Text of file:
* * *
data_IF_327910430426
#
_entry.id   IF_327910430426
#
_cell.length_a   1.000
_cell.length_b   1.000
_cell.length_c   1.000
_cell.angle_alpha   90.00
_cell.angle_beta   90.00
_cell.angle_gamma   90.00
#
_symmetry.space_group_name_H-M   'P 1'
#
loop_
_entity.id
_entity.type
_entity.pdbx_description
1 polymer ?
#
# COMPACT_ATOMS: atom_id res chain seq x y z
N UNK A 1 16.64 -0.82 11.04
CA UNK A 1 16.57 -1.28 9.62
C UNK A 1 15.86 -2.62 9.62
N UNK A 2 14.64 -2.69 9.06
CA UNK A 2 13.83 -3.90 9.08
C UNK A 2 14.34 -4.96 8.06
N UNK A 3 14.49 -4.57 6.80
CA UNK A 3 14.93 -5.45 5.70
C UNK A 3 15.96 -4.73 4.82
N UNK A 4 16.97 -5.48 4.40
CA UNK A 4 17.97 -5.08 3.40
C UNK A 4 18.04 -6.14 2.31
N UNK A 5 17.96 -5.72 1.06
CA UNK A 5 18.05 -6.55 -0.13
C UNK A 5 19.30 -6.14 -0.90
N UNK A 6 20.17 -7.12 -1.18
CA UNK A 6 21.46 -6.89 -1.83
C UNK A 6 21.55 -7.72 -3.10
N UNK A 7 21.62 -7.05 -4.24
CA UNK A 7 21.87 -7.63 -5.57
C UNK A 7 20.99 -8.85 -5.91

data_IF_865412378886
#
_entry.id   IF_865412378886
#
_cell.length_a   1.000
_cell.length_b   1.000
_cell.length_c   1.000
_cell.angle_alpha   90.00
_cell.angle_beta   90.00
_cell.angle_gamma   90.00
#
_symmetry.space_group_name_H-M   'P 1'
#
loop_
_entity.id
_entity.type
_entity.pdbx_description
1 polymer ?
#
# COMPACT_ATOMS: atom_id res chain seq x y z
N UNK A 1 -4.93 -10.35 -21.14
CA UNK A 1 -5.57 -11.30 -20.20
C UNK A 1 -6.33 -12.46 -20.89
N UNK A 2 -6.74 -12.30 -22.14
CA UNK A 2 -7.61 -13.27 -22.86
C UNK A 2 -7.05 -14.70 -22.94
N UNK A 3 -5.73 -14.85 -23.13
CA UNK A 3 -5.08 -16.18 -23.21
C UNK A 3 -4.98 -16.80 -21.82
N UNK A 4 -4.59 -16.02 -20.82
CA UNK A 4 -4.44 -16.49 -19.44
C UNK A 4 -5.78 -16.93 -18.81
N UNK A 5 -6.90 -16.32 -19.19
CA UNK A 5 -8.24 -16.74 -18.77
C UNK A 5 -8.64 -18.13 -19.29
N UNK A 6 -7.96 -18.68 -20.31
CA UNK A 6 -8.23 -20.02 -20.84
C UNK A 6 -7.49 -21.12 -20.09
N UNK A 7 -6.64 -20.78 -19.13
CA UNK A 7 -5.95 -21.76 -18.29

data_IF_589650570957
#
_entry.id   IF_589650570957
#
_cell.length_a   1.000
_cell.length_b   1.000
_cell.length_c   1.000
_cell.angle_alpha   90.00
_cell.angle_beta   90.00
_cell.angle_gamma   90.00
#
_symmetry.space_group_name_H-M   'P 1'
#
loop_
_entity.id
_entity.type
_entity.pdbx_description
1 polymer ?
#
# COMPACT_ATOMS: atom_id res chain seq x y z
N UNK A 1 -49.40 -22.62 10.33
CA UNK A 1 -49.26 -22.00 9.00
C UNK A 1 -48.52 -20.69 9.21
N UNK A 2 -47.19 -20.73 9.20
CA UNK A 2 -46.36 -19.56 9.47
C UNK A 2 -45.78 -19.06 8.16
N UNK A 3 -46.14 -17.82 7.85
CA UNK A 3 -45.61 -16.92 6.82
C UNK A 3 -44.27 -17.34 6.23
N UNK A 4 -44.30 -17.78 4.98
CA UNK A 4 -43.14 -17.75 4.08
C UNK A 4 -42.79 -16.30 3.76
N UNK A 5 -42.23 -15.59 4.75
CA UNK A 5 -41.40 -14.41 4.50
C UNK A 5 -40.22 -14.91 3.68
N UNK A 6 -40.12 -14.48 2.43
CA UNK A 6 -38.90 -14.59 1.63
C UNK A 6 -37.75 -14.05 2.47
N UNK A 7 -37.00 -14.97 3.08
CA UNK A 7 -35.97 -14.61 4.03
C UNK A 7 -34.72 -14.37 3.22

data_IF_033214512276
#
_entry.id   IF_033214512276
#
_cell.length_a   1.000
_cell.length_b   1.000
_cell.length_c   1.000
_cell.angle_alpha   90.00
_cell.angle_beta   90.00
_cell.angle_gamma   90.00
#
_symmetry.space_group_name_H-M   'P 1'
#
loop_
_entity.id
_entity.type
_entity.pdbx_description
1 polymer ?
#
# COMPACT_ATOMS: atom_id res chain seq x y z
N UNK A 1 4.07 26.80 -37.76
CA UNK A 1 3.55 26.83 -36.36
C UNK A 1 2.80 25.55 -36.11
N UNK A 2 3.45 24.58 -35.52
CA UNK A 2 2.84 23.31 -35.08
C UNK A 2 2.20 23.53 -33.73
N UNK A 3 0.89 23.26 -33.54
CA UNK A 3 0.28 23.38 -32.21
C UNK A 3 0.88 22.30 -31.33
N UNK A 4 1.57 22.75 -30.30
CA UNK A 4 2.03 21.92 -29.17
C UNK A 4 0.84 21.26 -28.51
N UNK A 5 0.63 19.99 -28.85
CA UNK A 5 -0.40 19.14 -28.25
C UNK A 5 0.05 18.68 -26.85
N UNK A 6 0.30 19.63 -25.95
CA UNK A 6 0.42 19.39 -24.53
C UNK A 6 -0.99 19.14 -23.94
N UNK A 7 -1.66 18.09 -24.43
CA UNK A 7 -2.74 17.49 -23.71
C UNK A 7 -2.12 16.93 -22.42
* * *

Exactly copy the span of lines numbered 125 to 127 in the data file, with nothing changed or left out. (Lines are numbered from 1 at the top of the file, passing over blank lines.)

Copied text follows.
_entry.id   IF_033214512276
#
_cell.length_a   1.000